The pandemic has crystallised thinking around the value and purpose of smart cities, writes Colin Mann, Digital Project Advisor in our Asia Pacific practice.

What’s a smart city? A ‘science fiction fantasy’ and ‘the code to urbanism’ are a few of the answers (and there have been many) provided over the past decade.

The Smart Cities Council, a network of companies, universities and standards bodies which champion the concept, defines a smart city as one which ‘uses information and communications technology (ICT) to enhance its liveability, workability and sustainability.

Urbanisation, growing pains and limits on infrastructure are key drivers for these forward-thinking cities, it says. The benefits might span reduced environmental footprint, efficient utilities and improved transport.

This seems clear enough; however, as individuals, we remain limited by our own imagination.

While for many, the concept of gathering, sharing and crunching data – the crux of any smart city  – will be intuitively beneficial, it can be difficult to understand how, in practical terms, a Smart City construct will actually create positive impact. What are we trying to analyse?  What are we trying to change?

For all of its devastating and far-reaching impacts on health and the economy, COVID-19 is also forcing us to question many aspects of our lives and our ways of living. And amongst these debates and searches for answers, the pandemic is enabling us to crystallise thinking around the value and purpose of a smart city: what they are/what they could be; and how they will improve our way of life.

This is because the pandemic is demanding answers to very complex questions about cities, places and society.  To answer them, we are being forced to transcend traditional information silos, requiring a new level of ‘connected’ thinking.

The comparison with digital engineering

This ‘connected thinking’ is also at the heart of the digital engineering world – we identify the questions we need to answer, however challenging, and find the data and process to answer them.

As for urban decision makers and smart city leaders, for the owners and operators of large estates, digital engineering is the opportunity to demand answers and unlock greater insights from their asset data.  But it can be hard to know where to start and easy to get lost amongst acronyms, process maps and technology demonstrations.

Identifying these ‘plain language questions’ is the first critical step. And we need to be challenging and ambitious; find the hard questions we really want to answer, not the ones we know can be answered within a single, existing information silo.  There are plenty of examples to choose from:

  • How does my real-time energy consumption compare to the design specification for each of my built assets, broken down by individual facility and system?
  • Which refurbishment activity will provide the best return on investment, considering expected use, current maintenance costs, operational risks and the downtime for works?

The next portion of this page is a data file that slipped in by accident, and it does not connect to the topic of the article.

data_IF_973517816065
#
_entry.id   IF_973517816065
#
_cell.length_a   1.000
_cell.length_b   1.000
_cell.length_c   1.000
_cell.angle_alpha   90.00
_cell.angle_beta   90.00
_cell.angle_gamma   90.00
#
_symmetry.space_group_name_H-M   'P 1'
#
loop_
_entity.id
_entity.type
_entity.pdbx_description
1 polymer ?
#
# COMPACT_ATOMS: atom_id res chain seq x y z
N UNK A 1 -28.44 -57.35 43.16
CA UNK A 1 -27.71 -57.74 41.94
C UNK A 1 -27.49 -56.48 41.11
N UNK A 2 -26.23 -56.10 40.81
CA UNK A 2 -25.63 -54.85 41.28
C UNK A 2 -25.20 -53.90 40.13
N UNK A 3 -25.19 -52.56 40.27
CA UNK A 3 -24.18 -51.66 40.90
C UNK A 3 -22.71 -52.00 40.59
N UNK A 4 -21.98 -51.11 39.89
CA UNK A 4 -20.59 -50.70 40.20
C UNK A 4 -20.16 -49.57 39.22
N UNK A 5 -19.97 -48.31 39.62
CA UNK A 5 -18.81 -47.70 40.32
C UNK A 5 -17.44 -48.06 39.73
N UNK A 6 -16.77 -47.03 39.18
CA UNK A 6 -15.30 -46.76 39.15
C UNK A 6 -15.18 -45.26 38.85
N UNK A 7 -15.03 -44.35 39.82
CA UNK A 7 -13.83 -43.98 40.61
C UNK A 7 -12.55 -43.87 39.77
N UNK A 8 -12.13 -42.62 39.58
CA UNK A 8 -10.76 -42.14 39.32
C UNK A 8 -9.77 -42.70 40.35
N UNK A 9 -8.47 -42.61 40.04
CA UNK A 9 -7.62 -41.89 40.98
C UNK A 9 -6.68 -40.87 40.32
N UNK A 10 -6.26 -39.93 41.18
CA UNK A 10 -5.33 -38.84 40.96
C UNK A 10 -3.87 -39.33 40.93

If we get these questions right, then we’re set up for success and guided by business value.

I’m fortunate to be working with an asset owner to define this now, and it led me to reflect on the need for the plain language questions at the scaled-up level of our Smart City. Putting ourselves in the shoes of the city authority: what are the challenging questions we would want to answer?

The questions to test a smart city

If we try to write these questions down in a period of normality, we would again be limited by our imagination and sense of practicality. At this moment however, the tough questions are being written for us. Just a few examples:

  • If we reduce or restrict public transport, how will this specifically effect the ability of healthcare workers to access medical facilities?
  • Which locations will present the greatest social distancing challenges, given the environment, demographic, proximity to infrastructure and the operation of local businesses?
  • What is the most effective way to prioritise grocery provision to elderly or vulnerable members of the community, over non-essential logistics?
  • Which workers, and for which businesses and functions, must be able to get to work to avoid a detrimental impact on healthcare provision?

There are countless other examples.

But whether city or estate, policymaker or asset owner, the solution is the same: What they have in common is a need to be able to gather, share and analyse data from multiple sources in a meaningful way.  Once answered initially, they would all benefit from results-testing and iteration; using real-time data to measure the impact of decisions taken.

Smart cities beyond Covid19

Smart city-type responses to the pandemic were quick to emerge. They include proximity tracking technology and the connection of health status with access to public transport.

But when, eventually, we emerge from the crisis, we should take time to be inspired by these pandemic questions and push ourselves to define the challenging, multi-modal questions which will have most beneficial impact on our ‘normal’ lives.

Put another way, if a mature Smart City could quickly answer some of the above questions to control a pandemic, what other questions could it help answer to improve liveability, workability and way of normal life?

Here’s a couple to get started:

  • What is the best combination of initiatives to most effectively reduce congestion and transport emissions? (road tolls, public transport improvements, bike lanes, 5G, business/government relocation, etc…)
  • What is the optimum means of smart grid control, communication and incentives to help smooth the peaks of energy consumption and ensure power continuity for vulnerable society?

These questions may seem too complex to answer – but they are what we need to guide and test the architects of the smart city.